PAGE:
Occasionally, family members of a recently-deceased person in Taylor, Pennsylvania will attempt to claim that a will is invalid, normally because it leaves them out of it. This process is called a "Will contest."
A will is normally contested when a family member who expected to inherit a large amount of money or property are disappointed with the contents of the will, especially if the testator's motives are not clear. They will often assume that the will must be a forgery, or a result of fraud or force.
If a massive amount of money is involved, someone who was left out of a will, or not given what they were expecting, might believe that contesting the will is worth the time, money, and energy that doing so would require.
You should remember that a will contest commonly results in adversarial legal proceedings, which can be very contentious. Considering the likelihood that other members of your family might be on the other side, it's clear that this can really damage a person's relationship with his or her family.
When Can a Will be Contested in Taylor, Pennsylvania?
A court in Taylor, Pennsylvania will not entertain a will contest unless there is a very good reason to do so. However, there are some allegations which, if proven, clearly invalidate a will.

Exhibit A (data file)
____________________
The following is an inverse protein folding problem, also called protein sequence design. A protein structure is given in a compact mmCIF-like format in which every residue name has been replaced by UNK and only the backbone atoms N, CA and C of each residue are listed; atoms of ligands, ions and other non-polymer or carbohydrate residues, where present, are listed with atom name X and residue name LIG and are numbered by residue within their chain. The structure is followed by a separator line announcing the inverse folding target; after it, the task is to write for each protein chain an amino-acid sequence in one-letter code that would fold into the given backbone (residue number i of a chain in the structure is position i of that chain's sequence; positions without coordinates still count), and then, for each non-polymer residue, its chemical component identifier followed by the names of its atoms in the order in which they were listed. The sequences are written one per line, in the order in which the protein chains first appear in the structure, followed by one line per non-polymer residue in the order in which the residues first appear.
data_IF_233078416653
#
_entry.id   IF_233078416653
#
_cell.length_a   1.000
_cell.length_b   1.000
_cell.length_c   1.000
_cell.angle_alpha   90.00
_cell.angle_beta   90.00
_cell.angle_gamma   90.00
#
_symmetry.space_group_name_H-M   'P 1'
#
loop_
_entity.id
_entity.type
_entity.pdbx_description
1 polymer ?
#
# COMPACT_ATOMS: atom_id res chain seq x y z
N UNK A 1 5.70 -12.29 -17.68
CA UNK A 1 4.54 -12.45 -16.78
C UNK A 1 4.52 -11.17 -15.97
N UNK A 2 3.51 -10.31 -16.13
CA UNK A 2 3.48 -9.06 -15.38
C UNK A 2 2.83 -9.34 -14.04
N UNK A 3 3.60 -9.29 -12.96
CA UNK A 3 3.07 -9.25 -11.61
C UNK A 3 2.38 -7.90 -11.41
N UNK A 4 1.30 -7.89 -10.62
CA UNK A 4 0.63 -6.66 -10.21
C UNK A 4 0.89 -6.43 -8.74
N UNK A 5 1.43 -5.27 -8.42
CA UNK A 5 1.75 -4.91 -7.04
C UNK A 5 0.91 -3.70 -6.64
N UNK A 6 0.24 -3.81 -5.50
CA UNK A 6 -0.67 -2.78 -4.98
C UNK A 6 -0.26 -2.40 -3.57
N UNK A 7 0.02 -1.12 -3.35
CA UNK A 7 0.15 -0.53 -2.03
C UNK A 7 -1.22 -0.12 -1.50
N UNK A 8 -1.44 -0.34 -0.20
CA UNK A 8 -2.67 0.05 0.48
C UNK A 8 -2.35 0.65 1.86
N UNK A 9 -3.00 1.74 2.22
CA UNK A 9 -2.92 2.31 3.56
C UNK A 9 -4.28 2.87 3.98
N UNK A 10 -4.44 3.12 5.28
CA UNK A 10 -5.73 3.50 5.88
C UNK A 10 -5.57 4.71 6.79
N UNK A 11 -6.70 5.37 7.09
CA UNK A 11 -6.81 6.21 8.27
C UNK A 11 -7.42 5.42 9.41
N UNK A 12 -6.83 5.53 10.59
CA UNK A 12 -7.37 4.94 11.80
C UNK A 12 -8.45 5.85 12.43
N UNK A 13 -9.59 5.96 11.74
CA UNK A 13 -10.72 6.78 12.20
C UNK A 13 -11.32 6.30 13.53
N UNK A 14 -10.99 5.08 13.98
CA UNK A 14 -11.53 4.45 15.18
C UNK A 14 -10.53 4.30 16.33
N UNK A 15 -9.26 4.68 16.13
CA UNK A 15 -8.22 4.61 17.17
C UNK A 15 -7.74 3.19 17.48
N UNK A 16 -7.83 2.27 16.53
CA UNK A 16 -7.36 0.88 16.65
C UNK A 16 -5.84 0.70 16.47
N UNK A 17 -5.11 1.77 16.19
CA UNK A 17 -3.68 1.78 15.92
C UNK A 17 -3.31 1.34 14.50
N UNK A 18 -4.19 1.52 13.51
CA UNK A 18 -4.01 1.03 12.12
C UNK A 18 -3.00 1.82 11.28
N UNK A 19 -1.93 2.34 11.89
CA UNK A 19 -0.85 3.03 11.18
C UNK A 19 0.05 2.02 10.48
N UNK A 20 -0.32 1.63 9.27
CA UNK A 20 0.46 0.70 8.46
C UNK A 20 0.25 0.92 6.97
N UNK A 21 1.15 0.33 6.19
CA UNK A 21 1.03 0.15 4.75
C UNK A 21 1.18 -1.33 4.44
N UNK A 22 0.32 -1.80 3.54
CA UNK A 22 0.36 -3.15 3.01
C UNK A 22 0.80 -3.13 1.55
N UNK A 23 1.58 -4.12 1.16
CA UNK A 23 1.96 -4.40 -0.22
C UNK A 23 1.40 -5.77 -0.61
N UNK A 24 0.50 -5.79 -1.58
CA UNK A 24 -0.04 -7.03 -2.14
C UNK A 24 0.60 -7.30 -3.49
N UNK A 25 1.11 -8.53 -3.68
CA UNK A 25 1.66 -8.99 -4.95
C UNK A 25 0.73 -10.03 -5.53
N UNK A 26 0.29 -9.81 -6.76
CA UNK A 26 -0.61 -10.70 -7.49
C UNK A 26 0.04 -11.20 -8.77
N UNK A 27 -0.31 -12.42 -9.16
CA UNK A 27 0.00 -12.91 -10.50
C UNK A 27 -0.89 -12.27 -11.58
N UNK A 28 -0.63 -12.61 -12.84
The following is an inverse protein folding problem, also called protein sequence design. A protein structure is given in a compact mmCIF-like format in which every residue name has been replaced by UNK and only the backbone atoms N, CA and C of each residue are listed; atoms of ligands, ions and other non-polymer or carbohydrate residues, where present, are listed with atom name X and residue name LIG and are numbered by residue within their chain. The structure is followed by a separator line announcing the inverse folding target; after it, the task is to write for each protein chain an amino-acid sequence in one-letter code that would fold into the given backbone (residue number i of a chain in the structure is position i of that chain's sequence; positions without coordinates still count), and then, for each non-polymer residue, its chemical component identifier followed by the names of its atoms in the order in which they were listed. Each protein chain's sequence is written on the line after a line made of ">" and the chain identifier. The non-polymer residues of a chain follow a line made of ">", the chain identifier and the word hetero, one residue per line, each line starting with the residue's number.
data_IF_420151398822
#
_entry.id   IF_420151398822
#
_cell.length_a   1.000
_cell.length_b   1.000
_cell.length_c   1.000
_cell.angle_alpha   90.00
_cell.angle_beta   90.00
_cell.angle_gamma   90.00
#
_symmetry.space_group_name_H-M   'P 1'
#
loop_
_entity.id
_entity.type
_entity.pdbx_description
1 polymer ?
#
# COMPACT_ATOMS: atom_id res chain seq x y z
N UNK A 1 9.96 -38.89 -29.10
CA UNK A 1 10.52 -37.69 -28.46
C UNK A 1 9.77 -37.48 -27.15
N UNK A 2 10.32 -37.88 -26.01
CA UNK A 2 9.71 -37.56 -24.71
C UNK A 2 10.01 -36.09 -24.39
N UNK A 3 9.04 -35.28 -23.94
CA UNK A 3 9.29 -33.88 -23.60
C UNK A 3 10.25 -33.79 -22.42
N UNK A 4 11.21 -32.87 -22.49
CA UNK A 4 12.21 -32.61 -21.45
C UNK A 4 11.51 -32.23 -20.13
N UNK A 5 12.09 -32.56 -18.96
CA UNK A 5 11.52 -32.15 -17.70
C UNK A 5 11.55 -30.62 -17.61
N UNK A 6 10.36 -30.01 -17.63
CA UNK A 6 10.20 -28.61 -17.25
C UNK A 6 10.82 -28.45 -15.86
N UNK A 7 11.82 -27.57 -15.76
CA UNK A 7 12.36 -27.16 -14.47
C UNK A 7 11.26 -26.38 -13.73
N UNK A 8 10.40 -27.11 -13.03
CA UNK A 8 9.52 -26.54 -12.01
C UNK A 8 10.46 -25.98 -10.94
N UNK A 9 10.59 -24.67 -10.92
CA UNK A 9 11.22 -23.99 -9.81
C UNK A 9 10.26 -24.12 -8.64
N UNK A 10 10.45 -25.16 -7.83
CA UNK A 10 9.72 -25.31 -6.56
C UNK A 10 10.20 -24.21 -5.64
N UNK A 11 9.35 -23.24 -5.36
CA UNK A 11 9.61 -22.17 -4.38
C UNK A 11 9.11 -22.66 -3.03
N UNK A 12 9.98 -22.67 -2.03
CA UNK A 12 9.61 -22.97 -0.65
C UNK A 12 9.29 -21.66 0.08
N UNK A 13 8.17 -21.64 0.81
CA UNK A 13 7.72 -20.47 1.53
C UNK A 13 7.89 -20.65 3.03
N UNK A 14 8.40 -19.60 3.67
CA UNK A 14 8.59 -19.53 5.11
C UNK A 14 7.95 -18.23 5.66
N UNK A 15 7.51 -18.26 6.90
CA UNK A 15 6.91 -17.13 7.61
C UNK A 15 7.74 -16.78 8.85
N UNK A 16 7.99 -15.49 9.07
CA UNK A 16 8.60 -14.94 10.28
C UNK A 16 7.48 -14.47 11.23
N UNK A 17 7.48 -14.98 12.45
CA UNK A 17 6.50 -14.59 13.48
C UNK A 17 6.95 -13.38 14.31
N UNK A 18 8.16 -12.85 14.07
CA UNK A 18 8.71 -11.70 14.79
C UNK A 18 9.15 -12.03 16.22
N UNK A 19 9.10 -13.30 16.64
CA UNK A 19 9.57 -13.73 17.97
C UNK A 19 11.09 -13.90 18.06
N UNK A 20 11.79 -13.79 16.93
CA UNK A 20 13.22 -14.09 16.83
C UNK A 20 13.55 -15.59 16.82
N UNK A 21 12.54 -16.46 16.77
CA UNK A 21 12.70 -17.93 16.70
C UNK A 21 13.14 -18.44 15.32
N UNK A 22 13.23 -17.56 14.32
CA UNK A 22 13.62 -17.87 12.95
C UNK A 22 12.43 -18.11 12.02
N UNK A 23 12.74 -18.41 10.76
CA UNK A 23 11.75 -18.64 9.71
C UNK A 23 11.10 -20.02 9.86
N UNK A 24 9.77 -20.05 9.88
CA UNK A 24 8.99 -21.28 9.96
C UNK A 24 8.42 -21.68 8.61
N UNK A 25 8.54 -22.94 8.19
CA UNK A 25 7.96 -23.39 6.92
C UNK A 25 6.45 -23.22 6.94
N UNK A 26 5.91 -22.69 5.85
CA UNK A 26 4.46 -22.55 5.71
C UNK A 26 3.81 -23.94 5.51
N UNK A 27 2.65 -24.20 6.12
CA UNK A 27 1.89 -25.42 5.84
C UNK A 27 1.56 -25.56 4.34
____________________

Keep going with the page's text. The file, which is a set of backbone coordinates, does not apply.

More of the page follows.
For example, a will obtained through duress (a threat of harm, normally physical) is invalid. Of course, duress is very difficult to prove after the fact, and the issue may not even come up until many years after it allegedly occurred, making proof even more difficult. However, if the named beneficiary was in some type of position of power or trust with respect to the decedent, and is not someone who one would normally expect to get a large gift in a will (they're unrelated to the testator, for example), those facts alone might be enough to raise the suspicion of impropriety. Of course, those facts by themselves are not enough to prove duress.
A will can also be rejected because the decedent was not mentally competent to draft it at the it was made. A court will look at the person's mental capacity at the time the will was made, so even if the testator is now perfectly sane, if he or she was incapacitated for whatever reason (by way of intoxication, for example) at the time the will was made, the will can still be invalidated.
There are many other facts that might make a will invalid, and thus serve as grounds to contest a will. If a will is successfully contested in Taylor, Pennsylvania, and held to be invalid, this normally results in the property being distributed as if the decedent had died intestate (without a will). This means that it will usually go to the decedent's closest living relative.
Can a Taylor, Pennsylvania Contested Will Attorney Help?
Contesting a will is never particularly easy or enjoyable. However, a brilliant Taylor, Pennsylvania attorney can help take some of the burden off of you, and handle some of the most difficult aspects of this process.